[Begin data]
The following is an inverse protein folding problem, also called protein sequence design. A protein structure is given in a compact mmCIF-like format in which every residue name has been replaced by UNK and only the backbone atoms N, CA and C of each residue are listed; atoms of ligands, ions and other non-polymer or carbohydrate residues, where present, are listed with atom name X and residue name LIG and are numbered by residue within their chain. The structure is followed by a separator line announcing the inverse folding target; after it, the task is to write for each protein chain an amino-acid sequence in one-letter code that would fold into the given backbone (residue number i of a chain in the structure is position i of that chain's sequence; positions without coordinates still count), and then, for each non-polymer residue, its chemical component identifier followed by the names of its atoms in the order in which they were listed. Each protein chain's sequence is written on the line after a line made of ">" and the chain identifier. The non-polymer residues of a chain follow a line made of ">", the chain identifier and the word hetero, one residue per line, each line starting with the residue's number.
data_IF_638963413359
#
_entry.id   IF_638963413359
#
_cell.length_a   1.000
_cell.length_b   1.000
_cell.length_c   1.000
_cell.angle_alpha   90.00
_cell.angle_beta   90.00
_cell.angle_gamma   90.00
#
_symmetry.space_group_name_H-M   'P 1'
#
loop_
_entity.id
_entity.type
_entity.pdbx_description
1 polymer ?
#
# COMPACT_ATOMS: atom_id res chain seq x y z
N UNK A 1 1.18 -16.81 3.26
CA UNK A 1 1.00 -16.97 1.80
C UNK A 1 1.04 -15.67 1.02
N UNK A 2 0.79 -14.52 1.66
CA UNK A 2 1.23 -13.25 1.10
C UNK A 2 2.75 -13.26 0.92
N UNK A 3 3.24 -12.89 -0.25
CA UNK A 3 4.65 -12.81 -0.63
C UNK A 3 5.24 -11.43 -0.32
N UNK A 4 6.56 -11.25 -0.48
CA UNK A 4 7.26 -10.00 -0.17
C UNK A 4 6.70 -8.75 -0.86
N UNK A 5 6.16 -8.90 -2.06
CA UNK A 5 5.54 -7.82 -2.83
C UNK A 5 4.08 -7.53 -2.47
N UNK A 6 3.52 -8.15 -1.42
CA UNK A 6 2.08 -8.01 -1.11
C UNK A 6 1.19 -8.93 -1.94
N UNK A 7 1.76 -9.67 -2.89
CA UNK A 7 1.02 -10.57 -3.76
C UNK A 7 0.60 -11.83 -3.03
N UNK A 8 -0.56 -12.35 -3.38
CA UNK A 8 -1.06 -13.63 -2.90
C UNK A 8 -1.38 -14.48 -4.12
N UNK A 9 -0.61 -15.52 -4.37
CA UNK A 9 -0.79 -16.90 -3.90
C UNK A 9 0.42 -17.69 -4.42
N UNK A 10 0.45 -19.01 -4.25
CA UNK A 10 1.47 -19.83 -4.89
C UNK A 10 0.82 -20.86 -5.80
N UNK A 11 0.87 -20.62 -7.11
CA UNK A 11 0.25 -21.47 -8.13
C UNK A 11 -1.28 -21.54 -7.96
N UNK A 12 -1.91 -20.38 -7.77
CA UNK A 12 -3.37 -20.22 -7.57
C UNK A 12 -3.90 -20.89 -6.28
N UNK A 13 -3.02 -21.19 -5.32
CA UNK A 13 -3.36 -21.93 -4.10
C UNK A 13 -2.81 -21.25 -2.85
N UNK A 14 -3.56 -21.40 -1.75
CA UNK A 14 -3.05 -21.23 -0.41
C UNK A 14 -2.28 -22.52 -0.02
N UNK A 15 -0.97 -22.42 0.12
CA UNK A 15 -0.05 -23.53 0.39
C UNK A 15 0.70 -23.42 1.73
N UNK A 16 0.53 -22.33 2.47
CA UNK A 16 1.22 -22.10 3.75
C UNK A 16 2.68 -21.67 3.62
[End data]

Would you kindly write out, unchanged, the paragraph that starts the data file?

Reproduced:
The following is an inverse protein folding problem, also called protein sequence design. A protein structure is given in a compact mmCIF-like format in which every residue name has been replaced by UNK and only the backbone atoms N, CA and C of each residue are listed; atoms of ligands, ions and other non-polymer or carbohydrate residues, where present, are listed with atom name X and residue name LIG and are numbered by residue within their chain. The structure is followed by a separator line announcing the inverse folding target; after it, the task is to write for each protein chain an amino-acid sequence in one-letter code that would fold into the given backbone (residue number i of a chain in the structure is position i of that chain's sequence; positions without coordinates still count), and then, for each non-polymer residue, its chemical component identifier followed by the names of its atoms in the order in which they were listed. Each protein chain's sequence is written on the line after a line made of ">" and the chain identifier. The non-polymer residues of a chain follow a line made of ">", the chain identifier and the word hetero, one residue per line, each line starting with the residue's number.